e-Vita COPD: higher eHealth usage through high integration

Background: Worldwide, nearly 3 million people die of chronic obstructive pulmonary disease (COPD) every year. Integrated disease management (IDM) improves disease-specific quality of life and exercise capacity for people with COPD, but can also reduce hospital admissions and hospital days. Self-management of COPD through eHealth interventions has shown to be an effective method to improve the quality and efficiency of IDM in several settings, but it remains unknown which factors influence usage of eHealth and change in behavior of patients.

Objective: Our study, e-Vita COPD, compares different levels of integration of Web-based self-management platforms in IDM in three primary care settings. The main aim of this study is to analyze the factors that successfully promote the use of a self-management platform for COPD patients.

Methods: The e-Vita COPD study compares three different approaches to incorporating eHealth via Web-based self-management platforms into IDM of COPD using a parallel cohort design. Three groups integrated the platforms to different levels. In groups 1 (high integration) and 2 (medium integration), randomization was performed to two levels of personal assistance for patients (high and low assistance); in group 3 there was no integration into disease management (none integration). Every visit to the e-Vita and Zorgdraad COPD Web platforms was tracked objectively by collecting log data (sessions and services). At the first log-in, patients completed a baseline questionnaire. Baseline characteristics were automatically extracted from the log files including age, gender, education level, scores on the Clinical COPD Questionnaire (CCQ), dyspnea scale (MRC), and quality of life questionnaire (EQ5D). To predict the use of the platforms, multiple linear regression analyses for the different independent variables were performed: integration in IDM (high, medium, none), personal assistance for the participants (high vs low), educational level, and self-efficacy level (General Self-Efficacy Scale [GSES]). All analyses were adjusted for age and gender.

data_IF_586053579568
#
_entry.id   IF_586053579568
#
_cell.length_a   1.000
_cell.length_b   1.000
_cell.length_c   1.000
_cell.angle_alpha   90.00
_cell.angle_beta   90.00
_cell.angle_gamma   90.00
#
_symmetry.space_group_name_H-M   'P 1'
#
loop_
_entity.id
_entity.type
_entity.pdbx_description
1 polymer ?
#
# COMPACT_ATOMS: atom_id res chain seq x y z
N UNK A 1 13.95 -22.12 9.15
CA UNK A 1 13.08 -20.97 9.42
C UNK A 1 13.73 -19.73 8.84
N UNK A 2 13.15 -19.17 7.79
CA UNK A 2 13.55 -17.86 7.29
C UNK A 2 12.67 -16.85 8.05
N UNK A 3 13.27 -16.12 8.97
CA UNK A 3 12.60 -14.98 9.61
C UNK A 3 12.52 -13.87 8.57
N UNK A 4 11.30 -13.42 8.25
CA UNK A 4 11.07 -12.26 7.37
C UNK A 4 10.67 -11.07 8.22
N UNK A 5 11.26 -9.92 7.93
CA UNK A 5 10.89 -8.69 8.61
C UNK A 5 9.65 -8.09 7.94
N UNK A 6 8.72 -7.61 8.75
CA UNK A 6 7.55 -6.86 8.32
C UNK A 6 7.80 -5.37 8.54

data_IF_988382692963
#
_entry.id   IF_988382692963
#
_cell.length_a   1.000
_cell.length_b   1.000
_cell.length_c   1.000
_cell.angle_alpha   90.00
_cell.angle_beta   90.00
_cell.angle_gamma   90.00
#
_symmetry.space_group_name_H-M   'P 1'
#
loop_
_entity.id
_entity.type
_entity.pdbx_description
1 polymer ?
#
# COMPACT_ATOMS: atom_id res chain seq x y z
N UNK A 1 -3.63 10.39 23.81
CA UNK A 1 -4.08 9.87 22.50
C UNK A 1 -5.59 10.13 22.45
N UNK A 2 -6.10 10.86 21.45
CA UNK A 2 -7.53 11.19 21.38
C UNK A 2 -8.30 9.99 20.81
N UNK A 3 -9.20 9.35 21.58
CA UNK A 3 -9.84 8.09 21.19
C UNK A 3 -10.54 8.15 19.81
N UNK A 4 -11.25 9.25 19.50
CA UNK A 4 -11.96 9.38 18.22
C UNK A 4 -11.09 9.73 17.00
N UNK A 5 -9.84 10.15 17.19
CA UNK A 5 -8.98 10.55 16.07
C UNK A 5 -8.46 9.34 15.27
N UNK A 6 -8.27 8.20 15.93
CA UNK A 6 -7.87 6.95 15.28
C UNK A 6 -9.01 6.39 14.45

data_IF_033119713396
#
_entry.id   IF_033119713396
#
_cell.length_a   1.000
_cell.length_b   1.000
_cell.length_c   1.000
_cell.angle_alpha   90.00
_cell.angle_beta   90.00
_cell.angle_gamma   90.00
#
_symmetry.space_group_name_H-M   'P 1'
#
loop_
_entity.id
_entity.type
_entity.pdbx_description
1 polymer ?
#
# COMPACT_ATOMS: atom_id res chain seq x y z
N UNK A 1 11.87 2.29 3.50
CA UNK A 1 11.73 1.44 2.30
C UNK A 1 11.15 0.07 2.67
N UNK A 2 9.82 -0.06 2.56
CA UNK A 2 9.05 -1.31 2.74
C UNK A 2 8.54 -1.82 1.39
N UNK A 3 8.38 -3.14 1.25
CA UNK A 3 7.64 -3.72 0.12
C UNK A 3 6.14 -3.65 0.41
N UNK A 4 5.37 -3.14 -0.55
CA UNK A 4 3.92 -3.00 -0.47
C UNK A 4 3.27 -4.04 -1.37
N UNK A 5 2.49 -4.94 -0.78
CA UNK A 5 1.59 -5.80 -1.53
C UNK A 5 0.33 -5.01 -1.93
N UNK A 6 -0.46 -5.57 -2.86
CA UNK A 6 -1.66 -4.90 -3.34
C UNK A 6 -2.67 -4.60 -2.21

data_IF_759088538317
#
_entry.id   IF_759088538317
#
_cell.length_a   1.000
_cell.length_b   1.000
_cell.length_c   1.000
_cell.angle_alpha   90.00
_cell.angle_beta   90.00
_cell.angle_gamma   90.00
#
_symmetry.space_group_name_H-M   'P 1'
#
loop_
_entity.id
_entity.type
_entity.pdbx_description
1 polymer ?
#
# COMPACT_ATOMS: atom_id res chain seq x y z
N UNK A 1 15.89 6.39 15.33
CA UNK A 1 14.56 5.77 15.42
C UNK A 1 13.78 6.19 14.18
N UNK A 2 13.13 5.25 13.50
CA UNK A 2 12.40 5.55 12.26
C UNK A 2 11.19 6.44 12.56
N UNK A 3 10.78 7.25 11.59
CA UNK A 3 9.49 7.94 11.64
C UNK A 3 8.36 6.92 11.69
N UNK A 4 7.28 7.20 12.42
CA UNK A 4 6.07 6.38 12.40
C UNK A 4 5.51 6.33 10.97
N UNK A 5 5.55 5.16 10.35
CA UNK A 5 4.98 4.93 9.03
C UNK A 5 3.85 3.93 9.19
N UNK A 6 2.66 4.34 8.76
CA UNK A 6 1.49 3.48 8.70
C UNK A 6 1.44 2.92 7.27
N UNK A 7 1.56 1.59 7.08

Results: Of the 702 invited COPD patients, 215 (30.6%) registered to a platform. Of the 82 patients in group 1 (high integration IDM), 36 were in group 1A (personal assistance) and 46 in group 1B (low assistance). Of the 96 patients in group 2 (medium integration IDM), 44 were in group 2A (telephone assistance) and 52 in group 2B (low assistance). A total of 37 patients participated in group 3 (no integration IDM). In all, 107 users (49.8%) visited the platform at least once in the 15-month period. The mean number of sessions differed between the three groups (group 1: mean 10.5, SD 1.3; group 2: mean 8.8, SD 1.4; group 3: mean 3.7, SD 1.8; P=.01). The mean number of sessions differed between the high-assistance and low-assistance groups in groups 1 and 2 (high: mean 11.8, SD 1.3; low: mean 6.7, SD 1.4; F1,80=6.55, P=.01). High-assistance participants used more services (mean 45.4, SD 6.2) than low-assistance participants (mean 21.2, SD 6.8; F1,80=6.82, P=.01). No association was found between educational level and usage and between GSES and usage.

Conclusions: Use of a self-management platform is higher when participants receive adequate personal assistance about how to use the platform. Blended care, where digital health and usual care are integrated, will likely lead to increased use of the online program. Future research should provide additional insights into the preferences of different patient groups.